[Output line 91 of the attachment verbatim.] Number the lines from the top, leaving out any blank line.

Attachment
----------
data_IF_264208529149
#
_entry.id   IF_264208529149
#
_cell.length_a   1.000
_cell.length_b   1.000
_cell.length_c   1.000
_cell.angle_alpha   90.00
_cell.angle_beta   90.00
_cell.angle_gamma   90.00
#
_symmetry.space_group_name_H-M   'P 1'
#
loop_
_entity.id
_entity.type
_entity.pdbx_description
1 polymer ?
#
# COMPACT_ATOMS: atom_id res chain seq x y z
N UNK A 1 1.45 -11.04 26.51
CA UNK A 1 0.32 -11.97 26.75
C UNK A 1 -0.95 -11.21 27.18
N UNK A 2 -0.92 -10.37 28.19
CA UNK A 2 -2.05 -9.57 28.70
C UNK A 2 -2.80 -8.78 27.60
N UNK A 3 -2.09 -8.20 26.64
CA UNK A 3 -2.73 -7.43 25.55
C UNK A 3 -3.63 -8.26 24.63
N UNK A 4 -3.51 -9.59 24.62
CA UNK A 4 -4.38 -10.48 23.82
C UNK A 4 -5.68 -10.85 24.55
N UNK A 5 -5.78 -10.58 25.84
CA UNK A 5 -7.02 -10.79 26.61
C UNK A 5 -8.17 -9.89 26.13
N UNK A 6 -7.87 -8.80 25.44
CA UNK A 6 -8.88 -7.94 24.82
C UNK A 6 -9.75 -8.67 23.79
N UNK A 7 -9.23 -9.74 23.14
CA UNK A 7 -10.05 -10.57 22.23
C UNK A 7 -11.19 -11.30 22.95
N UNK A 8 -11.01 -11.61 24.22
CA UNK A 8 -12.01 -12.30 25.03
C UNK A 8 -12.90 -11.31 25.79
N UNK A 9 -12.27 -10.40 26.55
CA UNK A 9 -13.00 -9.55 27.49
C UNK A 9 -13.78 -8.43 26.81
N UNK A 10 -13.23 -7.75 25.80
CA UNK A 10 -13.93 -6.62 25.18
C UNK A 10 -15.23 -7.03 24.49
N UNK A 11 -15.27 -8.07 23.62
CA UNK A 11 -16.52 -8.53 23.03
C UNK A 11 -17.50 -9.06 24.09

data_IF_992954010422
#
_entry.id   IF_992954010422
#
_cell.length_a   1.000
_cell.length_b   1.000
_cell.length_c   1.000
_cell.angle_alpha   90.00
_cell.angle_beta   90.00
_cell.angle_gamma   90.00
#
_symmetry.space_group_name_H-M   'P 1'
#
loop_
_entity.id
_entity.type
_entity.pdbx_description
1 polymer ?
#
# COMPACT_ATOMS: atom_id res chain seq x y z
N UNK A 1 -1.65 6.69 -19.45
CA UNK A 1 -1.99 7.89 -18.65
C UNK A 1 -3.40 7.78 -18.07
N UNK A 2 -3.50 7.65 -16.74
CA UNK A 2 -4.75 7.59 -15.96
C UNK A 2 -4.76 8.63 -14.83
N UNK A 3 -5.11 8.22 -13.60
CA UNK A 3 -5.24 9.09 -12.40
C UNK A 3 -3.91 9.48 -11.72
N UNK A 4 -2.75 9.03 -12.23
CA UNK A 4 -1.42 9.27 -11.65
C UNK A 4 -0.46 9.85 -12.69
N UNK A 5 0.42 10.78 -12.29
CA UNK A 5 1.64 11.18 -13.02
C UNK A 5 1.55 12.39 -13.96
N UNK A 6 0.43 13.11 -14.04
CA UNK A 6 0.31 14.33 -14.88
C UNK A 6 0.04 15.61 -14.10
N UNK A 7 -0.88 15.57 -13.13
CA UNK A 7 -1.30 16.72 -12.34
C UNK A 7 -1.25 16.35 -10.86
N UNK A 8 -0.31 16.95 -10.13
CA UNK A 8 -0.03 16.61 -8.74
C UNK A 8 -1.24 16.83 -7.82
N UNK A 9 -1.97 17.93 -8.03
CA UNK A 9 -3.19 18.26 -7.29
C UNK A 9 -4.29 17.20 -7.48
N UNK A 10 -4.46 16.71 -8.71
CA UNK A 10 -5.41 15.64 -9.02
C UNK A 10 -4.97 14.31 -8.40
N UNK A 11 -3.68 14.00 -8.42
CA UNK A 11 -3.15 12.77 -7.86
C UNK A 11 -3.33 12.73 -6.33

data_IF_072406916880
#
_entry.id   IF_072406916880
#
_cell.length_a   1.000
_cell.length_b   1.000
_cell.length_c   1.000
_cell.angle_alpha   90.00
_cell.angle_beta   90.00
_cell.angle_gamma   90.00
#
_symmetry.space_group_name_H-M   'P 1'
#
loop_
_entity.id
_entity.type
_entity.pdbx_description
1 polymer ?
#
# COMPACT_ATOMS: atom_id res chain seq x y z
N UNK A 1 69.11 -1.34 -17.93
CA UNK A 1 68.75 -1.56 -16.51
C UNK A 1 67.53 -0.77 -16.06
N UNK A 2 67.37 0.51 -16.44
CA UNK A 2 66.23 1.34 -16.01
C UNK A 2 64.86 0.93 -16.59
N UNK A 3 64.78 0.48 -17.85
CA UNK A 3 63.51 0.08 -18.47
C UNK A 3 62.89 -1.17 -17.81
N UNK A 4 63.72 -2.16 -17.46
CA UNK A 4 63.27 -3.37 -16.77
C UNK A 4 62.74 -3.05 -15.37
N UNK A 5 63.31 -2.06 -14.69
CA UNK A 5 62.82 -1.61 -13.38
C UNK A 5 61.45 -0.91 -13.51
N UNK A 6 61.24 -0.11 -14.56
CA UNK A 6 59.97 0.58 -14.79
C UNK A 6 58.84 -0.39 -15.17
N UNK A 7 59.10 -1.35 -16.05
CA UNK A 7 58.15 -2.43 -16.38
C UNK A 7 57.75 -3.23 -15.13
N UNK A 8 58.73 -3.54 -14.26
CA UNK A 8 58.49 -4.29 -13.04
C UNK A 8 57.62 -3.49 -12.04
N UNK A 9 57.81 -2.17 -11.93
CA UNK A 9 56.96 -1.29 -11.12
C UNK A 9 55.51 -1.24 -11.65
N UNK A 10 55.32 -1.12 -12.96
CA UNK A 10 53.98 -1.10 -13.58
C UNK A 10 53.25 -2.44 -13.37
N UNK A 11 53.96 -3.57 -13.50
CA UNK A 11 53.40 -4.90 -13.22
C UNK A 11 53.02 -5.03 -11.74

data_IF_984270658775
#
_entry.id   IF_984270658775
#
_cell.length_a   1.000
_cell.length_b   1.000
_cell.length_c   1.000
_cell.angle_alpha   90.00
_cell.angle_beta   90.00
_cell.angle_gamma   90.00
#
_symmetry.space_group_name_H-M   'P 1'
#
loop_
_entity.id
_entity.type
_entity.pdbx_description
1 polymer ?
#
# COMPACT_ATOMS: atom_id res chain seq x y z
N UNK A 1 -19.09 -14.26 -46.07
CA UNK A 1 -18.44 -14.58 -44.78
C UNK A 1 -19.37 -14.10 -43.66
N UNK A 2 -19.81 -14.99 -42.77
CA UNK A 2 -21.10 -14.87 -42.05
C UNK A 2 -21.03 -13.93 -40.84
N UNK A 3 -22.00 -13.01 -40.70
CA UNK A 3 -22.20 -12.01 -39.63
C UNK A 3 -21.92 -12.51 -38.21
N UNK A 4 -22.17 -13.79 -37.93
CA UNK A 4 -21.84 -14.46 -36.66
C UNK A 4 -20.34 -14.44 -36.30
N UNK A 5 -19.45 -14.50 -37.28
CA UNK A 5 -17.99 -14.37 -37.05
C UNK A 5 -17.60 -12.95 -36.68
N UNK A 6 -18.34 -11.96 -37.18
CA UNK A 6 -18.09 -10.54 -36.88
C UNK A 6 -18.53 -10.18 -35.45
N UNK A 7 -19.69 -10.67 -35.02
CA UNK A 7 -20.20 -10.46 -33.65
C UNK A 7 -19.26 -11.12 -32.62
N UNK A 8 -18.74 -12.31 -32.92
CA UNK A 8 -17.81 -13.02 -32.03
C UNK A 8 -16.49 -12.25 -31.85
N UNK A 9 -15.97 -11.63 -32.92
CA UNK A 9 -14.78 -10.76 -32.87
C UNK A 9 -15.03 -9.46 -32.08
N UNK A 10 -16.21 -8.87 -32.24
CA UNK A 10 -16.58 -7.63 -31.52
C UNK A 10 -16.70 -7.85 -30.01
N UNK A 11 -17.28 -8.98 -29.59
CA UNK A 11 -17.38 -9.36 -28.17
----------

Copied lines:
C UNK A 6 0.04 15.61 -14.10